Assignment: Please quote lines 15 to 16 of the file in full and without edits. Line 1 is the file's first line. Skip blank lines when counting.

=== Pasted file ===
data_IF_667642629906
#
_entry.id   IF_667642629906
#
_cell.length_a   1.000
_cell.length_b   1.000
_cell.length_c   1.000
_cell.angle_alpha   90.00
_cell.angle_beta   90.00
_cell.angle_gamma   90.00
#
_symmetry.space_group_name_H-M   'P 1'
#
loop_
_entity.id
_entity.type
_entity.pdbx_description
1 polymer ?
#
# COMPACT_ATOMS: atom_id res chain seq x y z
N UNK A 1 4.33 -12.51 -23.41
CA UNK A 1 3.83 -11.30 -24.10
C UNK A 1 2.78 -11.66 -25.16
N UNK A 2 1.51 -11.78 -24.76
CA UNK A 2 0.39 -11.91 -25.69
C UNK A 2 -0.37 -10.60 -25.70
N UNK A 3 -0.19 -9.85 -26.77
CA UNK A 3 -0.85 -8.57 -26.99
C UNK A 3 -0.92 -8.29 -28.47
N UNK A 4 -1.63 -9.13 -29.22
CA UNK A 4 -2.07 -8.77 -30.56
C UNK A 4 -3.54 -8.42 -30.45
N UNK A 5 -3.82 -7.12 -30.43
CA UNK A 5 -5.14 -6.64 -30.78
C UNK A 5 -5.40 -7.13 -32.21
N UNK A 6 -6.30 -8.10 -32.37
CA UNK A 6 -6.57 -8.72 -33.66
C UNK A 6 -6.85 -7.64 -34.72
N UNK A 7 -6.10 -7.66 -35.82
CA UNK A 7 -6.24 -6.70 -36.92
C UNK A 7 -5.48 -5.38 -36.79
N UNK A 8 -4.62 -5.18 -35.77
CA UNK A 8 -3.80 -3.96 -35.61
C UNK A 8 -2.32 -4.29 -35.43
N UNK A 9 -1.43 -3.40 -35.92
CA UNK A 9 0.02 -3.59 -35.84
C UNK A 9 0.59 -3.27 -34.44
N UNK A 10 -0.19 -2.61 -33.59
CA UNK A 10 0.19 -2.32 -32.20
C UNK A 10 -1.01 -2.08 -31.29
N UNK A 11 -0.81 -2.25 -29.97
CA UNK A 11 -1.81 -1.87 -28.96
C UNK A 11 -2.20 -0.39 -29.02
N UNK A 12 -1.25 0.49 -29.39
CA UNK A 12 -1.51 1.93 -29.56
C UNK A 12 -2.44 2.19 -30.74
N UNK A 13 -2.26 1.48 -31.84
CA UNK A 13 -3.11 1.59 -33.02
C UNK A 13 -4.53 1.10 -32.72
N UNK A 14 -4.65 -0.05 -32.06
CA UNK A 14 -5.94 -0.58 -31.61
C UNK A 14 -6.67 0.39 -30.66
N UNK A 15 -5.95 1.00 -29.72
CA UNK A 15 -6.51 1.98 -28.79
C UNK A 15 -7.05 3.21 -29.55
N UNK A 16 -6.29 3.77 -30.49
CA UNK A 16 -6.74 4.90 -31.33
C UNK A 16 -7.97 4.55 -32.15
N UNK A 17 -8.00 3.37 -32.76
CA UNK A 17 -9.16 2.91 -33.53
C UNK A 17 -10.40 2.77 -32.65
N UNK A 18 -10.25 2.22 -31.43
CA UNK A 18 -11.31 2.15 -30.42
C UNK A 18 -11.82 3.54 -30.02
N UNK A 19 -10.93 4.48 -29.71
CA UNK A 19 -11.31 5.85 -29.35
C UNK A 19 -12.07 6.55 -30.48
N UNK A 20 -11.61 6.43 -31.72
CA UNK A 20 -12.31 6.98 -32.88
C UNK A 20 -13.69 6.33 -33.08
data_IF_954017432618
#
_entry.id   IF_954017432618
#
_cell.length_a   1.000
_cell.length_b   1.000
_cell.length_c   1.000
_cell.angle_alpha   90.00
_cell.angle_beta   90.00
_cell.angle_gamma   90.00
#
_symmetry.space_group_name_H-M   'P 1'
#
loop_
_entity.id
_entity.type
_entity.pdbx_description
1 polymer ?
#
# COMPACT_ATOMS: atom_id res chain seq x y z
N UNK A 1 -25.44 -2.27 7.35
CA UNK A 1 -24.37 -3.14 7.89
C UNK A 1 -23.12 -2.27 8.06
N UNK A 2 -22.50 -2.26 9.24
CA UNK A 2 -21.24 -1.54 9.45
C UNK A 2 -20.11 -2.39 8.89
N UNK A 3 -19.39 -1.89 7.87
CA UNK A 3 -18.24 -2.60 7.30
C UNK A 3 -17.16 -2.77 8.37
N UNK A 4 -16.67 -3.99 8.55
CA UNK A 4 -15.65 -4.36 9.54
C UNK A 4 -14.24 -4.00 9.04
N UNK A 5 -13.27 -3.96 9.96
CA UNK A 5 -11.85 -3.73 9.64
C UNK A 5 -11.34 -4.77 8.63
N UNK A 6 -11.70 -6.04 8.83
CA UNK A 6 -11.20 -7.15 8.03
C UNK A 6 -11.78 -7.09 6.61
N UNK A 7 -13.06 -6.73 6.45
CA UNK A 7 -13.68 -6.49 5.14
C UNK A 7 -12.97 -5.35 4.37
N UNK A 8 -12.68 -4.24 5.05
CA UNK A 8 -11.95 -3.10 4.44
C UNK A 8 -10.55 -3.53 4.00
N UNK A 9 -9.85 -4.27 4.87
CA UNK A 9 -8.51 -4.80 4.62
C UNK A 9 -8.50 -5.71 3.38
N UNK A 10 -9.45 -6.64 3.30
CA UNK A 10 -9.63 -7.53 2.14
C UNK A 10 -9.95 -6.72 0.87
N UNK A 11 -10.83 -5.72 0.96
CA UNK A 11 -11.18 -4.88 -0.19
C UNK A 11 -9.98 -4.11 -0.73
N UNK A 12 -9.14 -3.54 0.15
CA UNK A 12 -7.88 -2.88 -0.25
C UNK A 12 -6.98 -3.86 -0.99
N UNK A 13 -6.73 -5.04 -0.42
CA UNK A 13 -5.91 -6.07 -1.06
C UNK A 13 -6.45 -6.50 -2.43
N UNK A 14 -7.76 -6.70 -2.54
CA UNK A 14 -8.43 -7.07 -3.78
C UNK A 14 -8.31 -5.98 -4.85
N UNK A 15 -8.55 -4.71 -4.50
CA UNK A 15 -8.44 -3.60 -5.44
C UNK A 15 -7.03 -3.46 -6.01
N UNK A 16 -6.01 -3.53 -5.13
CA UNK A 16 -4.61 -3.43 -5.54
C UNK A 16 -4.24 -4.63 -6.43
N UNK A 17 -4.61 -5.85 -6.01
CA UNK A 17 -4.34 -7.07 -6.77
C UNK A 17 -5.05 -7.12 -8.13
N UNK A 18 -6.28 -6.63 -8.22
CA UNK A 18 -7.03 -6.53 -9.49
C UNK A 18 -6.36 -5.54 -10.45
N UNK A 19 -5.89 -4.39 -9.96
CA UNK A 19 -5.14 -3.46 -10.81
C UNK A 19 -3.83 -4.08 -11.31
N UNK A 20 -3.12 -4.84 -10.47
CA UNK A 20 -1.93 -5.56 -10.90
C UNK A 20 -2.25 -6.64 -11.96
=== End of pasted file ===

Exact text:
_entity.id
_entity.type